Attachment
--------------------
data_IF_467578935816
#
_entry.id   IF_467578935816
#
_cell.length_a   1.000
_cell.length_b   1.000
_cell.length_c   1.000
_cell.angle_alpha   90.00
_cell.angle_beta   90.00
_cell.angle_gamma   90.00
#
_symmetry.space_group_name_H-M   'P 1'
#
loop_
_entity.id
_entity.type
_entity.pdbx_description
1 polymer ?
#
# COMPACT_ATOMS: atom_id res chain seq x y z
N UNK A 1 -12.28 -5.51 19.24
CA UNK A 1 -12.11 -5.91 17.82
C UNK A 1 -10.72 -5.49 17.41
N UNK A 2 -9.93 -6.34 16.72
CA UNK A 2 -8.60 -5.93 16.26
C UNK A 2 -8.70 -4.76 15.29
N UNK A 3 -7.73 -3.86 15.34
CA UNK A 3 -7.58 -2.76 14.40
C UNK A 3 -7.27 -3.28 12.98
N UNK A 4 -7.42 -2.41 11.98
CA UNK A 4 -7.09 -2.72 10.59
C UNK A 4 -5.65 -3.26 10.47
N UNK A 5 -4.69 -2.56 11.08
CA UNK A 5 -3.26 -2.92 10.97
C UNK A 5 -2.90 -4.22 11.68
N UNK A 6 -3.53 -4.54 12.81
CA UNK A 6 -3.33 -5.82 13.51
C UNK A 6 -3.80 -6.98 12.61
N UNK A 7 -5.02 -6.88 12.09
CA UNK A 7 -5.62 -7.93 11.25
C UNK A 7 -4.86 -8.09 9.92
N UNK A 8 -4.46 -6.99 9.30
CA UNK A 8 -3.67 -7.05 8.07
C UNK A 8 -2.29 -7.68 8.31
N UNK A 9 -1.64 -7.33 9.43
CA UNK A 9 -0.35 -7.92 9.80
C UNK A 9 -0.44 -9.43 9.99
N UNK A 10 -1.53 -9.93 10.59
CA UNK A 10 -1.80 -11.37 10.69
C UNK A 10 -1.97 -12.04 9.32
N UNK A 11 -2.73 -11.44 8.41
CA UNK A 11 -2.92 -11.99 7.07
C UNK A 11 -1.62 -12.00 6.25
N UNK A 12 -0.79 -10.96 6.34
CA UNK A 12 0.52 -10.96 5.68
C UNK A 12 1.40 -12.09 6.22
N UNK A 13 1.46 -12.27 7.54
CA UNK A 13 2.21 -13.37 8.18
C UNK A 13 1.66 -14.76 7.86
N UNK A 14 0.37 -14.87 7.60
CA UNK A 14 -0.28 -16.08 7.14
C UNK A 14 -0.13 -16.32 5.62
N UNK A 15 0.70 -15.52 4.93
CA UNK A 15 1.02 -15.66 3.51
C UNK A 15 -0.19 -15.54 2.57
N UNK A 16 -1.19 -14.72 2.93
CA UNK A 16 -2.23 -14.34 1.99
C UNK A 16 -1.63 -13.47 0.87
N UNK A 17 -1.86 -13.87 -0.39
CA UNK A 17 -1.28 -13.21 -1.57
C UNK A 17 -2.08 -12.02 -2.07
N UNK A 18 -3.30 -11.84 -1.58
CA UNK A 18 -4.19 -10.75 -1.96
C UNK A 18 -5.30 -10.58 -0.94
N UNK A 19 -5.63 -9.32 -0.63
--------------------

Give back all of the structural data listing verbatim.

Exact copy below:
data_IF_467578935816
#
_entry.id   IF_467578935816
#
_cell.length_a   1.000
_cell.length_b   1.000
_cell.length_c   1.000
_cell.angle_alpha   90.00
_cell.angle_beta   90.00
_cell.angle_gamma   90.00
#
_symmetry.space_group_name_H-M   'P 1'
#
loop_
_entity.id
_entity.type
_entity.pdbx_description
1 polymer ?
#
# COMPACT_ATOMS: atom_id res chain seq x y z
N UNK A 1 -12.28 -5.51 19.24
CA UNK A 1 -12.11 -5.91 17.82
C UNK A 1 -10.72 -5.49 17.41
N UNK A 2 -9.93 -6.34 16.72
CA UNK A 2 -8.60 -5.93 16.26
C UNK A 2 -8.70 -4.76 15.29
N UNK A 3 -7.73 -3.86 15.34
CA UNK A 3 -7.58 -2.76 14.40
C UNK A 3 -7.27 -3.28 12.98
N UNK A 4 -7.42 -2.41 11.98
CA UNK A 4 -7.09 -2.72 10.59
C UNK A 4 -5.65 -3.26 10.47
N UNK A 5 -4.69 -2.56 11.08
CA UNK A 5 -3.26 -2.92 10.97
C UNK A 5 -2.90 -4.22 11.68
N UNK A 6 -3.53 -4.54 12.81
CA UNK A 6 -3.33 -5.82 13.51
C UNK A 6 -3.80 -6.98 12.61
N UNK A 7 -5.02 -6.88 12.09
CA UNK A 7 -5.62 -7.93 11.25
C UNK A 7 -4.86 -8.09 9.92
N UNK A 8 -4.46 -6.99 9.30
CA UNK A 8 -3.67 -7.05 8.07
C UNK A 8 -2.29 -7.68 8.31
N UNK A 9 -1.64 -7.33 9.43
CA UNK A 9 -0.35 -7.92 9.80
C UNK A 9 -0.44 -9.43 9.99
N UNK A 10 -1.53 -9.93 10.59
CA UNK A 10 -1.80 -11.37 10.69
C UNK A 10 -1.97 -12.04 9.32
N UNK A 11 -2.73 -11.44 8.41
CA UNK A 11 -2.92 -11.99 7.07
C UNK A 11 -1.62 -12.00 6.25
N UNK A 12 -0.79 -10.96 6.34
CA UNK A 12 0.52 -10.96 5.68
C UNK A 12 1.40 -12.09 6.22
N UNK A 13 1.46 -12.27 7.54
CA UNK A 13 2.21 -13.37 8.18
C UNK A 13 1.66 -14.76 7.86
N UNK A 14 0.37 -14.87 7.60
CA UNK A 14 -0.28 -16.08 7.14
C UNK A 14 -0.13 -16.32 5.62
N UNK A 15 0.70 -15.52 4.93
CA UNK A 15 1.02 -15.66 3.51
C UNK A 15 -0.19 -15.54 2.57
N UNK A 16 -1.19 -14.72 2.93
CA UNK A 16 -2.23 -14.34 1.99
C UNK A 16 -1.63 -13.47 0.87
N UNK A 17 -1.86 -13.87 -0.39
CA UNK A 17 -1.28 -13.21 -1.57
C UNK A 17 -2.08 -12.02 -2.07
N UNK A 18 -3.30 -11.84 -1.58
CA UNK A 18 -4.19 -10.75 -1.96
C UNK A 18 -5.30 -10.58 -0.94
N UNK A 19 -5.63 -9.32 -0.63